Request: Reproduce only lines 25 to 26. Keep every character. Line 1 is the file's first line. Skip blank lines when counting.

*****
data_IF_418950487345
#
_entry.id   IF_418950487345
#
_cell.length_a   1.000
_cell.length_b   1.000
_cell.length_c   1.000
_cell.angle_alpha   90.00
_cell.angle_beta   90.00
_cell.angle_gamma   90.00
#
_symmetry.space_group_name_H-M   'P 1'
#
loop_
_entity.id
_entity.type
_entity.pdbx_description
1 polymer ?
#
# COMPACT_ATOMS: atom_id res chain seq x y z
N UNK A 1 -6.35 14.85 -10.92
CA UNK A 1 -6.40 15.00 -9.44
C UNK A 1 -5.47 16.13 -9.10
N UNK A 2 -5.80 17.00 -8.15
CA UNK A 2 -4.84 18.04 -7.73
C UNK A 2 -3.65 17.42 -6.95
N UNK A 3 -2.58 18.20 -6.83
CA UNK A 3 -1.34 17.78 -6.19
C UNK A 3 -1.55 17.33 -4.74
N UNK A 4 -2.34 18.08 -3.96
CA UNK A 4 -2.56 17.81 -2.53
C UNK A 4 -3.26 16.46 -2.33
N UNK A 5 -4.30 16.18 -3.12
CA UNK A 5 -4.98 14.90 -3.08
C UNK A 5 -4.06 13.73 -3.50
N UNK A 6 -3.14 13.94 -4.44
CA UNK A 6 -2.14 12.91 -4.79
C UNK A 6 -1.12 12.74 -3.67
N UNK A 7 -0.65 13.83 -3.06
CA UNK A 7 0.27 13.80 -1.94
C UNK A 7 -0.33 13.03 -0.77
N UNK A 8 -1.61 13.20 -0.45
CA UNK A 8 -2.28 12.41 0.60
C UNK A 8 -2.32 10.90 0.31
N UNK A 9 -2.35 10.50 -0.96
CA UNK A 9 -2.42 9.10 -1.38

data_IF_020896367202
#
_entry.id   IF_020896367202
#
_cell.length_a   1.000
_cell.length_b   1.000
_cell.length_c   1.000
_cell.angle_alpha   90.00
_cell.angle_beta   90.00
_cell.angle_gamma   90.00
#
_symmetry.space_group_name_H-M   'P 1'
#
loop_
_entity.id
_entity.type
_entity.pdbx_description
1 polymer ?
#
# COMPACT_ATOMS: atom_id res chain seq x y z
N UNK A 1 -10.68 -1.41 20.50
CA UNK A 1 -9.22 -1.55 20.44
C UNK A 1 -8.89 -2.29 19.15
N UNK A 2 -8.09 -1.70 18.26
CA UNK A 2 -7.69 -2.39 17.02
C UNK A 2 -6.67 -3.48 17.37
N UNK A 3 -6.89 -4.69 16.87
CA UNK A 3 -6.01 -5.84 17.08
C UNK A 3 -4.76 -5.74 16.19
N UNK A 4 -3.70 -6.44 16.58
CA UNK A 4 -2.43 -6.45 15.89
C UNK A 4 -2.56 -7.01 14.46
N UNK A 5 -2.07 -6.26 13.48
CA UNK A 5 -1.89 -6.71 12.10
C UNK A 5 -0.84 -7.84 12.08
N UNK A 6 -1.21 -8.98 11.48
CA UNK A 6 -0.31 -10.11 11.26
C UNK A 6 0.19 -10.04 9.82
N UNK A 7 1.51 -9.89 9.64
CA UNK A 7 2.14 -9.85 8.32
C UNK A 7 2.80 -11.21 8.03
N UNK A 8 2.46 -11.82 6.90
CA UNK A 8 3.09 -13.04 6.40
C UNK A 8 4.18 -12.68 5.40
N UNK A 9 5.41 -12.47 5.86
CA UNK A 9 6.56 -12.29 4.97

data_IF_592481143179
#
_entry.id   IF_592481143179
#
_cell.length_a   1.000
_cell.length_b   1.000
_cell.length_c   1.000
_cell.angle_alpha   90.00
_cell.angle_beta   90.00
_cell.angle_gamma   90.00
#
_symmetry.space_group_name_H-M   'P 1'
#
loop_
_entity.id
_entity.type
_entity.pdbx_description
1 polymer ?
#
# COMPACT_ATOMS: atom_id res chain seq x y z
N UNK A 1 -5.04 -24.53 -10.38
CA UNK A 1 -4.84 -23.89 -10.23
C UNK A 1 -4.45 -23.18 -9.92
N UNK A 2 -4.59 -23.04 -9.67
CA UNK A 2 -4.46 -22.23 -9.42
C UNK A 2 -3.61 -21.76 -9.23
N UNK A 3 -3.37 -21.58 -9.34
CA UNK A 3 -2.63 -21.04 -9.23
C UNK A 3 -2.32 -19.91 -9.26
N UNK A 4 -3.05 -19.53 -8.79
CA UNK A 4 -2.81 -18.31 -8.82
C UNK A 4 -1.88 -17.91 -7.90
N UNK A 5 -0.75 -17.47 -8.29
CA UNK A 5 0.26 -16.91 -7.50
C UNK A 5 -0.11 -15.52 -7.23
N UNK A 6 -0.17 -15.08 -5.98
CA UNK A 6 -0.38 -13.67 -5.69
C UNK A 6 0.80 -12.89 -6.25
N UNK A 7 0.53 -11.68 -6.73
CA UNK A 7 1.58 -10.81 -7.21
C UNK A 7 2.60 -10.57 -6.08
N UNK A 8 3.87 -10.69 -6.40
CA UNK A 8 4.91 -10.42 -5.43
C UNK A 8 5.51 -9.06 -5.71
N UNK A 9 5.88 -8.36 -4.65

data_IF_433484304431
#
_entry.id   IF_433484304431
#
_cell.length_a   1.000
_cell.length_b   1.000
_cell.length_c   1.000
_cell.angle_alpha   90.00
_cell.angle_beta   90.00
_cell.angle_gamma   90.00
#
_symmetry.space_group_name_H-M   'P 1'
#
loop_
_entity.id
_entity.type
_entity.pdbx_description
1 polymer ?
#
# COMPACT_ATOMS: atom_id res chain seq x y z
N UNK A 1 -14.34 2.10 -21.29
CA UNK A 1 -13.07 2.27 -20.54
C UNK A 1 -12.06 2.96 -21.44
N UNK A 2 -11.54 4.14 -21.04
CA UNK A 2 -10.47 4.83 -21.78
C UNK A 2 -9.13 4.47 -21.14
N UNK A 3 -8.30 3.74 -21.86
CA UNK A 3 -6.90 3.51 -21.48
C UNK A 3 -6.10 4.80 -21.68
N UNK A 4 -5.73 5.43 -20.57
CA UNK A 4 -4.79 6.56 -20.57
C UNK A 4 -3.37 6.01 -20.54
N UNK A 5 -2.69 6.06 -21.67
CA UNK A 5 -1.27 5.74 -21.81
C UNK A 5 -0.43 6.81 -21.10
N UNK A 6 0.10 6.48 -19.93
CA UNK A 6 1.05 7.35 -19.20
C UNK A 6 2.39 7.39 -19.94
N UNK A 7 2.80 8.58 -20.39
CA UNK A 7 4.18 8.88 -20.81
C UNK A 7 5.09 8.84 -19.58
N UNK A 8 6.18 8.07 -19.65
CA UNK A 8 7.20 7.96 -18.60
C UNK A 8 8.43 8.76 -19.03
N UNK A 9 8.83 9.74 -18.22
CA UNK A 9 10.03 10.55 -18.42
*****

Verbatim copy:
CA UNK A 2 -4.84 18.04 -7.73
C UNK A 2 -3.65 17.42 -6.95